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Opportunities in the Housing Slowdown
By Patricia Mertz Esswein
Investing in a foreclosure can be rewarding, but success is hardly a sure thing.
If you flip channels late at night, you probably see the infomercials that portray investing in foreclosed houses as a sure thing. But talk to people doing it, and they’ll tell you that buying a foreclosed home to flip or rent out isn’t an easy, quick, cheap or surefire route to wealth. The pitch for foreclosures seems timely, with all the talk about homeowners overburdened with rising ARM payments and little or no equity who will throw their keys back at the bank. But the typical deal comes with more problems than the average do-it-yourselfer can handle.
Investing in a foreclosure can be rewarding if you’re willing to do your homework. Compared with a year ago, foreclosures are up more than 60% nationally, according to RealtyTrac, an online marketplace for foreclosed properties. And the chance of obtaining a bargain is likely to rise as the slowing housing market forces foreclosing lenders to offer bigger discounts to lure a smaller pool of buyers.
Investors Andy Heller and Scott Frank say they’re "licking their chops" in anticipation of diminished competition for foreclosures as fair-weather investors flee the market and would-be owner-occupants look for easier pickings. "This is the time when you should be diving in," says Heller, who co-wrote, with Frank, Buy Even Lower: The Regular People’s Guide to Real Estate Riches (Kaplan $19).
Range of Discounts
How much of a bargain you need to make a deal work depends on your post-purchase plans. The shorter the time you intend to hold a property, Heller and Frank say, the greater the "minimum investor discount" you require. They recommend trying to buy homes for 20% to 30% off market value if you plan to flip the property; 10% to 20% off if you’ll rent it out with the option to buy; and 5% to 10% if you intend to rent it out indefinitely. Keep in mind that the days when you could flip for a quick profit are over–at least for now.
Savings per Square Foot
Last year, Reeks purchased a five-bedroom, two-bath home in Austell, Ga., northwest of Atlanta, for $102,900. After he spent $7,800 on repairs, the property appraised at $142,000. If Reeks had flipped the house, he would have made about $24,000 after commissions and other costs. Instead, he collects rent of $1,190 and pays $850 per month toward the mortgage, reaping a gross profit of $340 a month. Meanwhile, Reeks builds equity as he pays the mortgage with the renter’s money, he enjoys tax write-offs, and he expects to benefit from price appreciation. He anticipates cashing out his portfolio in the next five years and retiring to Asheville, N.C.
Foreclosure laws vary by state (for an overview, go to www.realtytrac.com, then verify the information with your county’s clerk of court). You can buy foreclosures three ways: negotiate with a homeowner before the bank forecloses, bid at a county foreclosure auction, or, as Reeks does, buy a real estate owned property, or REO (see the box at right).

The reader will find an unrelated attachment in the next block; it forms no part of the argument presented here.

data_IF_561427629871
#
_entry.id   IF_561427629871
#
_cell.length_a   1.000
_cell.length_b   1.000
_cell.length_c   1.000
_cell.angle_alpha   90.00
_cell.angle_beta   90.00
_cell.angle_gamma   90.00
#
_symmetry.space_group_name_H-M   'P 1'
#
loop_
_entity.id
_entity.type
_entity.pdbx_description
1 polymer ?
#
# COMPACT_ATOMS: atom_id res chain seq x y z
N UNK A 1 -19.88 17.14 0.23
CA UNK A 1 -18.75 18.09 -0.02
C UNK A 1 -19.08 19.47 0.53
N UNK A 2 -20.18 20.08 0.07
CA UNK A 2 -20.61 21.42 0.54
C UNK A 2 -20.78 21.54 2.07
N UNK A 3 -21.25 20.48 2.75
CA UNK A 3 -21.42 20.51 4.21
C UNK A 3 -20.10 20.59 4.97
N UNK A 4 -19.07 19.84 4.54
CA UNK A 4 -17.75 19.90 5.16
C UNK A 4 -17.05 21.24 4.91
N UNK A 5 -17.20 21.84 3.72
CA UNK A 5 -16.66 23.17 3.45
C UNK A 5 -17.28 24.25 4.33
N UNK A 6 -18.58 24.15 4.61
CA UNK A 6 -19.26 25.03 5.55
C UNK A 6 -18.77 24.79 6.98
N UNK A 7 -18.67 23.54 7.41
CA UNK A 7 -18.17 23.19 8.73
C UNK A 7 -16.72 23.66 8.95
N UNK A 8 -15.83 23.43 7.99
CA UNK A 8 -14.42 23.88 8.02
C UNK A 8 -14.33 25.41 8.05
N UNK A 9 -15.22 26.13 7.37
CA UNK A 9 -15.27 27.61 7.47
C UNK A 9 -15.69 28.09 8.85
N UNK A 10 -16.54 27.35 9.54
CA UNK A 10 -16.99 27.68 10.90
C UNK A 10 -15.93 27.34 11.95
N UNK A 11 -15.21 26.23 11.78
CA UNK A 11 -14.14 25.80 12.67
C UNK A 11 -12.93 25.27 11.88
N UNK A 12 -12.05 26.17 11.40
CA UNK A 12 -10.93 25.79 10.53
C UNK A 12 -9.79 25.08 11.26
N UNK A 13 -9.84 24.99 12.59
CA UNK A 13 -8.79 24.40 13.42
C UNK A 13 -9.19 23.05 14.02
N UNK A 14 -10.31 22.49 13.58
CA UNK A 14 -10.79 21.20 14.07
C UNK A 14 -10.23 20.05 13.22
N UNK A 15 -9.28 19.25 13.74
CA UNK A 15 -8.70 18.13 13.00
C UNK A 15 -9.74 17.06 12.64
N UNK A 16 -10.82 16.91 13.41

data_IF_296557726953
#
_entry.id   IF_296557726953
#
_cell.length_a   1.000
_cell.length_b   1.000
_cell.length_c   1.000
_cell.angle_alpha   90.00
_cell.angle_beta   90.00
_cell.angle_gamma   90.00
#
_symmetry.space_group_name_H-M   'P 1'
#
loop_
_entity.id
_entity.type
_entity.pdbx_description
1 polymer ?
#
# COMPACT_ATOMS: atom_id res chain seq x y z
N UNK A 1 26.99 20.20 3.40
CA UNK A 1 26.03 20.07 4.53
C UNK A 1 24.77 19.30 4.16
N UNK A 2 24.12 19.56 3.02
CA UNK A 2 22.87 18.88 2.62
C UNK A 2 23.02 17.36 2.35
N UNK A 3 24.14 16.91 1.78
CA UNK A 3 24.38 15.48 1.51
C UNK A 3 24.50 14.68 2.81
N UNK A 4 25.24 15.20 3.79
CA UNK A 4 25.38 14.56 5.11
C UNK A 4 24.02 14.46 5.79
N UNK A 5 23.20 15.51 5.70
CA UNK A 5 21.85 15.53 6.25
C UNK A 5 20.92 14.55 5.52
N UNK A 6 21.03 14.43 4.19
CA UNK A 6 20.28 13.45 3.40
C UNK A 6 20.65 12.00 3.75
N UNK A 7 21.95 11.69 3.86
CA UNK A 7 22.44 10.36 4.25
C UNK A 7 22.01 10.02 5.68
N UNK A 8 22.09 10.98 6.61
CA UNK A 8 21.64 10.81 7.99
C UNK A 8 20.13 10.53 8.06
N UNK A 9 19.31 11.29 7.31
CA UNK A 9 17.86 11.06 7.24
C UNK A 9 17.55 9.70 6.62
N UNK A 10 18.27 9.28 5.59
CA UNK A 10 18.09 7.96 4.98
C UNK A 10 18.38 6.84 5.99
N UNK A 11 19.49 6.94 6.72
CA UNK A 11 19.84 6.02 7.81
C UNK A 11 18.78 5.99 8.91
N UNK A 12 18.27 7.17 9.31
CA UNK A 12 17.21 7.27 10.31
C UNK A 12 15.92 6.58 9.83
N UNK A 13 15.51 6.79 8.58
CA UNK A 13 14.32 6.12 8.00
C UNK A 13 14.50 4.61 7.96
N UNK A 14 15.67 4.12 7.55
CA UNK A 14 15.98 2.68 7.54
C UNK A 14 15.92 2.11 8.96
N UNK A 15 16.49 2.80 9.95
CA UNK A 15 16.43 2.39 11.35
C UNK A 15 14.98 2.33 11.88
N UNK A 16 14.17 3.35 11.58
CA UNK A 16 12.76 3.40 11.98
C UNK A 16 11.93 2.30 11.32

Plenty of Pitfalls
REOs, properties that lenders have bought back at auction, generally offer the easiest route for novices. With an REO, you won’t become entangled with a harried homeowner facing foreclosure. You’ll probably find nicer properties than the dregs left on the courthouse steps by lenders. And although an REO is likely to be sold "as is," you will have the right to an inspection, a title search and contingencies. Another advantage: You can finance the purchase with a conventional loan. However, the buyer of an REO is generally not likely to get as deep a discount as an investor in other kinds of foreclosures.
In Stone Mountain, Ga., Kelly Wiley shopped REOs but took a slightly different tack on buying-and-holding. Wiley, a real estate agent with Metro Brokers/GMAC, decided to look for a foreclosure large enough for herself and her sons, Javon, 13, and Juwan, 11, and to rent out her former home. To start, she focused on a few desirable neighborhoods, setting strict standards for price and condition. Over two and a half years, other buyers outbid her on several homes, mainly because she took anticipated repairs into account when calculating her offers.
Last summer, Wiley finally found her dream home: a four-bedroom, two-and-a-half bath house in Stone Mountain. It was in move-in condition and listed for $214,000. Wiley bought the property for $199,900 with a no-money-down, fixed-rate mortgage, for which the rental income on her former home helped her qualify. Her new home appraised for $221,900. "I had instant equity," she says.
Reprinted with permission. All contents © 2007 The Kiplinger Washington Editors, Inc.
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